Palestinian PM quits as pressure grows over post-war plans

Palestinian Authority looks to build support for an expanded role following Israel's war against the Islamist group Hamas in Gaza.

RAMALLAH (Reuters): Palestinian Prime Minister Mohammad Shtayyeh announced his resignation on Monday, as the Palestinian Authority looks to build support for an expanded role following Israel’s war against the Islamist group Hamas in Gaza.
The move comes amid growing U.S. pressure on President Mahmoud Abbas to shake up the Authority as international efforts intensify to stop the fighting in Gaza and begin work on a political structure to govern the enclave after the war.
Shtayyeh’s resignation must still be accepted by Abbas, who may ask him to stay on as caretaker until a permanent replacement is appointed.
The Palestinian Authority, created around 30 years ago as part of the interim Oslo peace accords, has been badly undermined by accusations of ineffectiveness and corruption and the prime minister holds little effective power.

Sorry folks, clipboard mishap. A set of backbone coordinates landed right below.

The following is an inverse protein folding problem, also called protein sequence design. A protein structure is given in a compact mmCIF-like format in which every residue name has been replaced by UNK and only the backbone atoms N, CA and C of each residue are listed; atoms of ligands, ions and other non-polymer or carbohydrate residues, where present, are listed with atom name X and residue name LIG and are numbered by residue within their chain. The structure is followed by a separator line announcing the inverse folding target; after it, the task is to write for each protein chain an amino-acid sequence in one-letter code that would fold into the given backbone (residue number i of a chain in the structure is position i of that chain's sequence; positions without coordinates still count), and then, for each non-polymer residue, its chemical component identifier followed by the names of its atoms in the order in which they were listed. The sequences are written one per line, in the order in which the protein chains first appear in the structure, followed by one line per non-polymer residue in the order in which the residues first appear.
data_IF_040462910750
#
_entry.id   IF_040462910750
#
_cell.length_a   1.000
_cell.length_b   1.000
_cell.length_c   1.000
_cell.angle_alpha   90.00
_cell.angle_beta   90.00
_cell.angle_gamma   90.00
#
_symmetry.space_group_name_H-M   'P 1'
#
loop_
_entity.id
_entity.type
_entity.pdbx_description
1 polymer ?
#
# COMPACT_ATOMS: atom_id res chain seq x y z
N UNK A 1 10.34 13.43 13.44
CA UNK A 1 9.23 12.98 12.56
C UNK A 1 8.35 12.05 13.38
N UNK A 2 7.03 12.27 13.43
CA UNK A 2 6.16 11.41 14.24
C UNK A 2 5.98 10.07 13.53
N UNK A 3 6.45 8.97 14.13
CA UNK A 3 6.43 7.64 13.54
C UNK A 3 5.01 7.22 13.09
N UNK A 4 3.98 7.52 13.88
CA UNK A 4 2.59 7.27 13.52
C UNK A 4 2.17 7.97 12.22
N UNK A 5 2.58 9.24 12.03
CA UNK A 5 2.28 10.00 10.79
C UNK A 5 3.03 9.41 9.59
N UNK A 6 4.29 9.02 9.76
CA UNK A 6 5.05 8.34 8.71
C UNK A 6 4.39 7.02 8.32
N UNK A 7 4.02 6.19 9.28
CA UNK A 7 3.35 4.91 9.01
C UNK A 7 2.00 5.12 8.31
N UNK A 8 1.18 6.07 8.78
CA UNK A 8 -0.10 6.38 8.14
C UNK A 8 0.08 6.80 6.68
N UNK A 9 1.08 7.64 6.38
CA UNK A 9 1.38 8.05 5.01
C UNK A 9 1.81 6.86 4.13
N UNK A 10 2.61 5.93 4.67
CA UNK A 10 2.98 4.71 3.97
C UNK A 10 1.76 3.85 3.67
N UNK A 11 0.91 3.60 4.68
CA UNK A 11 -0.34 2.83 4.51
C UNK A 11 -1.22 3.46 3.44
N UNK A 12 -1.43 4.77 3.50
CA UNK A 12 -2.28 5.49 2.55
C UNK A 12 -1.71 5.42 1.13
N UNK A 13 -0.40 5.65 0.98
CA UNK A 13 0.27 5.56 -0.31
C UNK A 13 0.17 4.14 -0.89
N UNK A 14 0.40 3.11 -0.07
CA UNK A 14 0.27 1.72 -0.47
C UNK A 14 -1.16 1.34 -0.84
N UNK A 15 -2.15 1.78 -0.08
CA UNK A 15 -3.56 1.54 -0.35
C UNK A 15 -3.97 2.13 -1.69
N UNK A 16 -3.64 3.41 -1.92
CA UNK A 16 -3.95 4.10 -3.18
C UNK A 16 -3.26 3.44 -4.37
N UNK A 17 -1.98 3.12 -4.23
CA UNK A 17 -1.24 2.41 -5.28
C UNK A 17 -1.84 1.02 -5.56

But Shtayyeh’s departure marks a symbolic shift that underlines Abbas’ determination to ensure the Authority maintains its claim to leadership as international pressure grows for a revival of efforts to create a Palestinian state alongside Israel.
In a statement to cabinet, Shtayyeh, an academic economist who took office in 2019, said the next administration would need to take account of the emerging reality in Gaza, which has been laid waste by nearly five months of heavy fighting.
He said the next stage would “require new governmental and political arrangements that take into account the emerging reality in the Gaza Strip, the national unity talks, and the urgent need for an inter-Palestinian consensus”.
n addition, it would require “the extension of the Authority’s authority over the entire land, Palestine”.
No successor has been appointed but Abbas is widely expected to name Mohammad Mustafa, a former World Bank official who is chairman of the Palestine Investment Fund (PIF) with experience of rebuilding Gaza after a previous war in 2014. There has been no word on elections, which have not been held since 2006.

Comments are closed.